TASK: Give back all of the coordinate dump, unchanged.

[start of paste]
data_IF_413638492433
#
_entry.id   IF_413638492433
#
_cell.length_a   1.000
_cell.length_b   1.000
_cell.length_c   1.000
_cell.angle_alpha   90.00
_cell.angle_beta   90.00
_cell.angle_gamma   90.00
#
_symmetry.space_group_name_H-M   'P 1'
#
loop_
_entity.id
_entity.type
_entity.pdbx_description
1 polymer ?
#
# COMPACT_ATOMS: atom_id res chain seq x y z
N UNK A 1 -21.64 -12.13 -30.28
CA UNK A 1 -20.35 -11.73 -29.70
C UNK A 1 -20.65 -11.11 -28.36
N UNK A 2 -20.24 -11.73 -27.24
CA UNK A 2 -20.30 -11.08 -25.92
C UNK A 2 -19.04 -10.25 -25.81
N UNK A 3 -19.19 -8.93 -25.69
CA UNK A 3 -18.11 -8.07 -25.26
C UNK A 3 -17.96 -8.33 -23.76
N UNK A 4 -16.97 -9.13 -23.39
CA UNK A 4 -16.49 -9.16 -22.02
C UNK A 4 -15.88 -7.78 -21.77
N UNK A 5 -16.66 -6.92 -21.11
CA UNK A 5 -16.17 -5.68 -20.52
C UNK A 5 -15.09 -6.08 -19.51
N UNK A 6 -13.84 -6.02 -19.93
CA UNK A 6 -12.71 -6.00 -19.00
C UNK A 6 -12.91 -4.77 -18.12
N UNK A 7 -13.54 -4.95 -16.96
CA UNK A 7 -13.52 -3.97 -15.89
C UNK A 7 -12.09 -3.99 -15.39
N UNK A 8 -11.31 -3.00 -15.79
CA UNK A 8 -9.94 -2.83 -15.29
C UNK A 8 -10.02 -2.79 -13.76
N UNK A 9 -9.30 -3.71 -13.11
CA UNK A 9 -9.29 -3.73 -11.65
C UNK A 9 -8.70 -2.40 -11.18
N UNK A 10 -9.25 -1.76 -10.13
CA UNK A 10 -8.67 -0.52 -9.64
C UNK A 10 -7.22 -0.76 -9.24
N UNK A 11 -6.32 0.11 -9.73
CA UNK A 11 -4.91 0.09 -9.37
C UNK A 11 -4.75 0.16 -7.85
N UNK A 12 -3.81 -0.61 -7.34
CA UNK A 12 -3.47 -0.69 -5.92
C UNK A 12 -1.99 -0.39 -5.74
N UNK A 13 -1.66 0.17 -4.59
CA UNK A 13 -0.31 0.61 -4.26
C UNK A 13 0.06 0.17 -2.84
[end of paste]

data_IF_413638492433
#
_entry.id   IF_413638492433
#
_cell.length_a   1.000
_cell.length_b   1.000
_cell.length_c   1.000
_cell.angle_alpha   90.00
_cell.angle_beta   90.00
_cell.angle_gamma   90.00
#
_symmetry.space_group_name_H-M   'P 1'
#
loop_
_entity.id
_entity.type
_entity.pdbx_description
1 polymer ?
#
# COMPACT_ATOMS: atom_id res chain seq x y z
N UNK A 1 -21.64 -12.13 -30.28
CA UNK A 1 -20.35 -11.73 -29.70
C UNK A 1 -20.65 -11.11 -28.36
N UNK A 2 -20.24 -11.73 -27.24
CA UNK A 2 -20.30 -11.08 -25.92
C UNK A 2 -19.04 -10.25 -25.81
N UNK A 3 -19.19 -8.93 -25.69
CA UNK A 3 -18.11 -8.07 -25.26
C UNK A 3 -17.96 -8.33 -23.76
N UNK A 4 -16.97 -9.13 -23.39
CA UNK A 4 -16.49 -9.16 -22.02
C UNK A 4 -15.88 -7.78 -21.77
N UNK A 5 -16.66 -6.92 -21.11
CA UNK A 5 -16.17 -5.68 -20.52
C UNK A 5 -15.09 -6.08 -19.51
N UNK A 6 -13.84 -6.02 -19.93
CA UNK A 6 -12.71 -6.00 -19.00
C UNK A 6 -12.91 -4.77 -18.12
N UNK A 7 -13.54 -4.95 -16.96
CA UNK A 7 -13.52 -3.97 -15.89
C UNK A 7 -12.09 -3.99 -15.39
N UNK A 8 -11.31 -3.00 -15.79
CA UNK A 8 -9.94 -2.83 -15.29
C UNK A 8 -10.02 -2.79 -13.76
N UNK A 9 -9.30 -3.71 -13.11
CA UNK A 9 -9.29 -3.73 -11.65
C UNK A 9 -8.70 -2.40 -11.18
N UNK A 10 -9.25 -1.76 -10.13
CA UNK A 10 -8.67 -0.52 -9.64
C UNK A 10 -7.22 -0.76 -9.24
N UNK A 11 -6.32 0.11 -9.73
CA UNK A 11 -4.91 0.09 -9.37
C UNK A 11 -4.75 0.16 -7.85
N UNK A 12 -3.81 -0.61 -7.34
CA UNK A 12 -3.47 -0.69 -5.92
C UNK A 12 -1.99 -0.39 -5.74
N UNK A 13 -1.66 0.17 -4.59
CA UNK A 13 -0.31 0.61 -4.26
C UNK A 13 0.06 0.17 -2.84